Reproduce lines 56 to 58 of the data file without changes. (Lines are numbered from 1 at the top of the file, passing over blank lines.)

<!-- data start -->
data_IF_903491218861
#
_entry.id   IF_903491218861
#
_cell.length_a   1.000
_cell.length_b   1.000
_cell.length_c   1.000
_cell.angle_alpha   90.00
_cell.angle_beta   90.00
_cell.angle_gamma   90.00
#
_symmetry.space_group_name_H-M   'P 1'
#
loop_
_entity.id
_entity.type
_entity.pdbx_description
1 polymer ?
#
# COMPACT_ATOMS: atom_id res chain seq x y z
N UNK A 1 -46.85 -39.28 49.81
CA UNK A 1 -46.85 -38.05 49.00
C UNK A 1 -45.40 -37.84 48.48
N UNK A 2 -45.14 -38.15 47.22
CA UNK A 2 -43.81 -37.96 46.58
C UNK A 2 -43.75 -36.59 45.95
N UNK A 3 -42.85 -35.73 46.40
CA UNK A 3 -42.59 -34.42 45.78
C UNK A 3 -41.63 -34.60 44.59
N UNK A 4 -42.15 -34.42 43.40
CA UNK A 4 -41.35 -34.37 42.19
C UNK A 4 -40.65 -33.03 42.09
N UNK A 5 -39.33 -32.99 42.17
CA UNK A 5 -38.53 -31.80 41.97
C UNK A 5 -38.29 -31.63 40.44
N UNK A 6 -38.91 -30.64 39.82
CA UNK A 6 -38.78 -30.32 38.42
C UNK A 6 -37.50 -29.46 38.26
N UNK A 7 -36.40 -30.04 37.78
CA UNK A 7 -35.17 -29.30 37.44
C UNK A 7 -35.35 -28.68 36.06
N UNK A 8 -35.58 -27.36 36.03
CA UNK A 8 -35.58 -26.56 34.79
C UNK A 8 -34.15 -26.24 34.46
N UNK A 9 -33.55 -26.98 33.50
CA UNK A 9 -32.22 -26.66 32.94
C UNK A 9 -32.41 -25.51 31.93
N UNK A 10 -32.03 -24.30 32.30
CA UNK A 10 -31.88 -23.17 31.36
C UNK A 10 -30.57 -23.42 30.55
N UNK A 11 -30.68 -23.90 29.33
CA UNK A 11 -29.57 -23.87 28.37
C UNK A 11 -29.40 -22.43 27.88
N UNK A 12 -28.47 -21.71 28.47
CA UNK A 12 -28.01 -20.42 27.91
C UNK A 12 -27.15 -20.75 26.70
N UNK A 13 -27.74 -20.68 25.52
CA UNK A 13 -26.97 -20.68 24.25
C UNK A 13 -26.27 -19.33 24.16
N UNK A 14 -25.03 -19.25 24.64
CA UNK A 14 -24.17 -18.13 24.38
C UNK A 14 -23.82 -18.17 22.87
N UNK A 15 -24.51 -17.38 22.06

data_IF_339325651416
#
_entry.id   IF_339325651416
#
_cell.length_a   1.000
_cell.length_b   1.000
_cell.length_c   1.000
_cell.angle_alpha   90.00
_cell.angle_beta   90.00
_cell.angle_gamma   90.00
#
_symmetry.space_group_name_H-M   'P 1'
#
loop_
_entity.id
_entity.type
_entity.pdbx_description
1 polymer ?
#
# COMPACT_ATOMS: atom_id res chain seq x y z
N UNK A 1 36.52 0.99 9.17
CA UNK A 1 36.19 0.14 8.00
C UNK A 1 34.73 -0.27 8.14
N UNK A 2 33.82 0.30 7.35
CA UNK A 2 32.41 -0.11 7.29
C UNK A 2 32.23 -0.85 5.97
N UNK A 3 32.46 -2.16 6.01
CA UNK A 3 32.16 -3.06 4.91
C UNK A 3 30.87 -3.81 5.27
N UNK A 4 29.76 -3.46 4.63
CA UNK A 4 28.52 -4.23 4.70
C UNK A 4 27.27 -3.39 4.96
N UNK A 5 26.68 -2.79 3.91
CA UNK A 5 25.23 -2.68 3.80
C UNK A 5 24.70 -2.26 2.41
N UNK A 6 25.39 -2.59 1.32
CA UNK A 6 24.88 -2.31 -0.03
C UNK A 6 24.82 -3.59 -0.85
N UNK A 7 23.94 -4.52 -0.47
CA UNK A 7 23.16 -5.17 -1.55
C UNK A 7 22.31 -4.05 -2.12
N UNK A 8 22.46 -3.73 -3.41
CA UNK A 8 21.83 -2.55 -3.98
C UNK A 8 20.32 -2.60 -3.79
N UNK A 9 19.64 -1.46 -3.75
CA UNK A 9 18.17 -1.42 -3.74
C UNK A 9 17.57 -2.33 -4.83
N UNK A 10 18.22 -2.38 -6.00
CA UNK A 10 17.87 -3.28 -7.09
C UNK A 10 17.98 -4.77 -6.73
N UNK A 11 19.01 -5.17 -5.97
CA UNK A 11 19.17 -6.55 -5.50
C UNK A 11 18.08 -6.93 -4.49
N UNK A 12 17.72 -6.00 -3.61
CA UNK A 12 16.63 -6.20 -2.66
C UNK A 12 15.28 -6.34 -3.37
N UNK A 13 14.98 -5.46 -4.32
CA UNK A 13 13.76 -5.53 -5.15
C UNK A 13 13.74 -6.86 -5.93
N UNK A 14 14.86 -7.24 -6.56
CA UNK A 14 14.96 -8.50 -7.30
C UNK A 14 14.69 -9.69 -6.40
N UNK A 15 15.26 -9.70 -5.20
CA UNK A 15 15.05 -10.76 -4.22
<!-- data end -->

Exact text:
C UNK A 12 -27.15 -20.75 26.70
N UNK A 13 -27.74 -20.68 25.52
CA UNK A 13 -26.97 -20.68 24.25